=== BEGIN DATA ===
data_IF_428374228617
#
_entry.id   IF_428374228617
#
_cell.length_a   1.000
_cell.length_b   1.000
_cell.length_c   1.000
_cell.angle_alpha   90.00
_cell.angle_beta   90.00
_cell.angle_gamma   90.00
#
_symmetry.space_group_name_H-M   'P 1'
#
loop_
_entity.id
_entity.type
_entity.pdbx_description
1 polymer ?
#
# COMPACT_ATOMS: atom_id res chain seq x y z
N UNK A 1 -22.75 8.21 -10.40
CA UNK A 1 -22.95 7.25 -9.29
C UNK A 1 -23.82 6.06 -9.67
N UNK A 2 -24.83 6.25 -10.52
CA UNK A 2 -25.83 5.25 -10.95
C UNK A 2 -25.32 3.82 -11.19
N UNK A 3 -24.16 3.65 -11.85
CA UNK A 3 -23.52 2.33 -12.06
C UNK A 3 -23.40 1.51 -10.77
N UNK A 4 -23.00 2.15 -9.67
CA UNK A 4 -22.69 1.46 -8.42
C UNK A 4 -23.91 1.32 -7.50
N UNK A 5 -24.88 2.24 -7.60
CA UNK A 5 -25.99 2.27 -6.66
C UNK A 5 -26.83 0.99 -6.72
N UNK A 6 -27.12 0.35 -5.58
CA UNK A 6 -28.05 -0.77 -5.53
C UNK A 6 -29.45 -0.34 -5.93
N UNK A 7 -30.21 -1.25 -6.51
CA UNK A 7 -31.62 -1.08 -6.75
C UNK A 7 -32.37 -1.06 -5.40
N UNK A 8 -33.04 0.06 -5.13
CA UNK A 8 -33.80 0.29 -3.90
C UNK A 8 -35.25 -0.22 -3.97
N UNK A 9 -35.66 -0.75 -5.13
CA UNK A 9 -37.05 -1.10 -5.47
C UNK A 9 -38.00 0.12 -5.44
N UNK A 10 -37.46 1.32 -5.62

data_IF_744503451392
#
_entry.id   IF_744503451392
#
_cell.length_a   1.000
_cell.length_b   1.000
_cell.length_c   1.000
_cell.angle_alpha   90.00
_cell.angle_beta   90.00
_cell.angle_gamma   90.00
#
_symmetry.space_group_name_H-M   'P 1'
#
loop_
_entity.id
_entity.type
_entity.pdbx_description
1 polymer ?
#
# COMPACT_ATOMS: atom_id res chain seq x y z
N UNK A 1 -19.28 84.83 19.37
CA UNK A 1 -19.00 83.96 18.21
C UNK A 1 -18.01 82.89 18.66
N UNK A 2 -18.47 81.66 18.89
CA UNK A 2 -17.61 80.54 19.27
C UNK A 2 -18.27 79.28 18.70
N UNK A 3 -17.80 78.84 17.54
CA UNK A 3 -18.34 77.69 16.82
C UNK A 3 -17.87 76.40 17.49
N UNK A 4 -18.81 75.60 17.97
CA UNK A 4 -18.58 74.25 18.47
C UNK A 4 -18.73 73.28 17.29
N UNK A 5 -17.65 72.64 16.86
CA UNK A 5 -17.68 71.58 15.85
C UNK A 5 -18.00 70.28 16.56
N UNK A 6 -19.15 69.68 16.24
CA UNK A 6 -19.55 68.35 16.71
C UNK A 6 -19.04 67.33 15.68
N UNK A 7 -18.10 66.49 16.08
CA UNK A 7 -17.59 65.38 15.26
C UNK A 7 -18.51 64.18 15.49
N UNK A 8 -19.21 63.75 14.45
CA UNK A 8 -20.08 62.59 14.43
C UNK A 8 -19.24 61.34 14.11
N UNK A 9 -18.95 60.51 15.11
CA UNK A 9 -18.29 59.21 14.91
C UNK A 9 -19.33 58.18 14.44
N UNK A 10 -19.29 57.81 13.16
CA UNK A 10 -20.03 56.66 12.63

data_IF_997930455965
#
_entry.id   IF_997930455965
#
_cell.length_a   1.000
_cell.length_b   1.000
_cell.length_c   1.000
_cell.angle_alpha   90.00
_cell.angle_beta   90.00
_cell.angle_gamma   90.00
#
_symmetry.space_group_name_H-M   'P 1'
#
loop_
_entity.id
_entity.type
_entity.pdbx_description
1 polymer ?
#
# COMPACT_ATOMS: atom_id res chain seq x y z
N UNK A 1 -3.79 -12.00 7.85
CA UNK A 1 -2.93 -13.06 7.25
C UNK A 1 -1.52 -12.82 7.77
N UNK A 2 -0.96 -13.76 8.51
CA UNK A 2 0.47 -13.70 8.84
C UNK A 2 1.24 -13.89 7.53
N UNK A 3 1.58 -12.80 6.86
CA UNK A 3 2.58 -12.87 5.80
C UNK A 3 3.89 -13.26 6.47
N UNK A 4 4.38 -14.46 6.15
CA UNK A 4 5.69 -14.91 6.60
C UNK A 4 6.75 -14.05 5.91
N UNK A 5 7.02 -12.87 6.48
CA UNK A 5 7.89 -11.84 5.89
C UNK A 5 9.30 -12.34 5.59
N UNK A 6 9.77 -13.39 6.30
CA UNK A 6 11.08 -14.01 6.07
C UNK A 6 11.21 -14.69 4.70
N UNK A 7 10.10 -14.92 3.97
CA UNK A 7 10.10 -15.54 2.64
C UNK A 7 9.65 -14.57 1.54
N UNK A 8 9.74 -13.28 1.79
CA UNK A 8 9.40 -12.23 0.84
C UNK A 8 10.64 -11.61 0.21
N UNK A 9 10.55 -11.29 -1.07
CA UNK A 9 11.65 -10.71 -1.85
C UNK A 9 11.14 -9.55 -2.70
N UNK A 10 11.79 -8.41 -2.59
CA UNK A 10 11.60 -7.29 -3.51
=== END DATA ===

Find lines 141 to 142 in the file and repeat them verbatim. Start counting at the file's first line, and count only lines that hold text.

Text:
C UNK A 8 10.64 -11.61 0.21
N UNK A 9 10.55 -11.29 -1.07